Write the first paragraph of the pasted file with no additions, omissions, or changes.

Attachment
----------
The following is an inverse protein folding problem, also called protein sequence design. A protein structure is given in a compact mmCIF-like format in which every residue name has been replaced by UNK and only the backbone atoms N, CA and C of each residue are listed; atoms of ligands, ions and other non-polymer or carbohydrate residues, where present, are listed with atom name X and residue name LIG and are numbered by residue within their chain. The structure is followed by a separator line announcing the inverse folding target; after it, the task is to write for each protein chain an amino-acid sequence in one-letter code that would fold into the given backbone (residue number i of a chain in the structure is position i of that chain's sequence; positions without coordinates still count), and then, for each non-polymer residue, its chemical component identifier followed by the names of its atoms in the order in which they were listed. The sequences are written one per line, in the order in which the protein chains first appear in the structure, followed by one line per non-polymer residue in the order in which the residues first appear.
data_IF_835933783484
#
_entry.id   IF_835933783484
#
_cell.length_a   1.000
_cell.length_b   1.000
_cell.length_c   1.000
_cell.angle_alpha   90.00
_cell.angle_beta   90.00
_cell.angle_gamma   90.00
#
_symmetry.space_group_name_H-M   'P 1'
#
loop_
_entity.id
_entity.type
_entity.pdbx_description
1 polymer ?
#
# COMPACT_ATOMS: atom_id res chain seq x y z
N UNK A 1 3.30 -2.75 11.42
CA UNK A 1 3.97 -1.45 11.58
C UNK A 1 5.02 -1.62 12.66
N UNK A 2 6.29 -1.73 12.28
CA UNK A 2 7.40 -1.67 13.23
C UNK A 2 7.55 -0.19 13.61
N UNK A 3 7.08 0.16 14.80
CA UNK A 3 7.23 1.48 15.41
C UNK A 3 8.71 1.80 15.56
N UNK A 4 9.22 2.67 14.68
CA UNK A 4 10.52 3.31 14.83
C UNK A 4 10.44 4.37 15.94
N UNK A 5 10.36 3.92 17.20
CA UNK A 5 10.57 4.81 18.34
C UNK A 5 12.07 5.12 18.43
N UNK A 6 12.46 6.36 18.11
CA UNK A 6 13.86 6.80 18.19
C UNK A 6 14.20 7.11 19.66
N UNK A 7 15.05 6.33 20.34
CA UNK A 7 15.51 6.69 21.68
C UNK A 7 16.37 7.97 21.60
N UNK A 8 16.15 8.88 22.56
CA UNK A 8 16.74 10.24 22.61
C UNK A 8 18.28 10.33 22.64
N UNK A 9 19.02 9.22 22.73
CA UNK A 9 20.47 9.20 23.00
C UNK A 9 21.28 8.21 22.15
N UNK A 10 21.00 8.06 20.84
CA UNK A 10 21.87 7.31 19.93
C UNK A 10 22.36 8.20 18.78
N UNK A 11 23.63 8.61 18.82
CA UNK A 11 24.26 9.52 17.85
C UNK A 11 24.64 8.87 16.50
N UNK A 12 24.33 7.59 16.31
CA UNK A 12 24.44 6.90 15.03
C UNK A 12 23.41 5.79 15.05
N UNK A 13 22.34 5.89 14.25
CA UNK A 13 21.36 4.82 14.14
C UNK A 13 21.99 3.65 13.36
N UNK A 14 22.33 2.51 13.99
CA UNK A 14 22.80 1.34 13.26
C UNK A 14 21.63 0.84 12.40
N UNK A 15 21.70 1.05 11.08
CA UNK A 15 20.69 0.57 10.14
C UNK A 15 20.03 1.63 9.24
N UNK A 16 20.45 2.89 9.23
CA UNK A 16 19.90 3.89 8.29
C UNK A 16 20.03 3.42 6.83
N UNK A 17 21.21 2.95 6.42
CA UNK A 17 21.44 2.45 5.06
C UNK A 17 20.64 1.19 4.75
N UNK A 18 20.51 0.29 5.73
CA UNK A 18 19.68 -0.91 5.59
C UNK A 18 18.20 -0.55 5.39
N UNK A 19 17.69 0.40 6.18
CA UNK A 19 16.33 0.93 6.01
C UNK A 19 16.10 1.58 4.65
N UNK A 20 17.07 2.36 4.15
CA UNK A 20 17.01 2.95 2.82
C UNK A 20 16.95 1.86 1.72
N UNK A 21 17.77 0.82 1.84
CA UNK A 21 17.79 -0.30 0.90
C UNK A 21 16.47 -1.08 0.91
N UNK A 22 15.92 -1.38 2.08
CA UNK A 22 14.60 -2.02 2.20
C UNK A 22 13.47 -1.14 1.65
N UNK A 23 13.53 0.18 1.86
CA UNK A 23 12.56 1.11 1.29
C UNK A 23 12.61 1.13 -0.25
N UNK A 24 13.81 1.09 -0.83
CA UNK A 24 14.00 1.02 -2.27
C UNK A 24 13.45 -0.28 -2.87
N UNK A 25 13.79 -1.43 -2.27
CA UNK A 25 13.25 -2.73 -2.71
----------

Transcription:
The following is an inverse protein folding problem, also called protein sequence design. A protein structure is given in a compact mmCIF-like format in which every residue name has been replaced by UNK and only the backbone atoms N, CA and C of each residue are listed; atoms of ligands, ions and other non-polymer or carbohydrate residues, where present, are listed with atom name X and residue name LIG and are numbered by residue within their chain. The structure is followed by a separator line announcing the inverse folding target; after it, the task is to write for each protein chain an amino-acid sequence in one-letter code that would fold into the given backbone (residue number i of a chain in the structure is position i of that chain's sequence; positions without coordinates still count), and then, for each non-polymer residue, its chemical component identifier followed by the names of its atoms in the order in which they were listed. The sequences are written one per line, in the order in which the protein chains first appear in the structure, followed by one line per non-polymer residue in the order in which the residues first appear.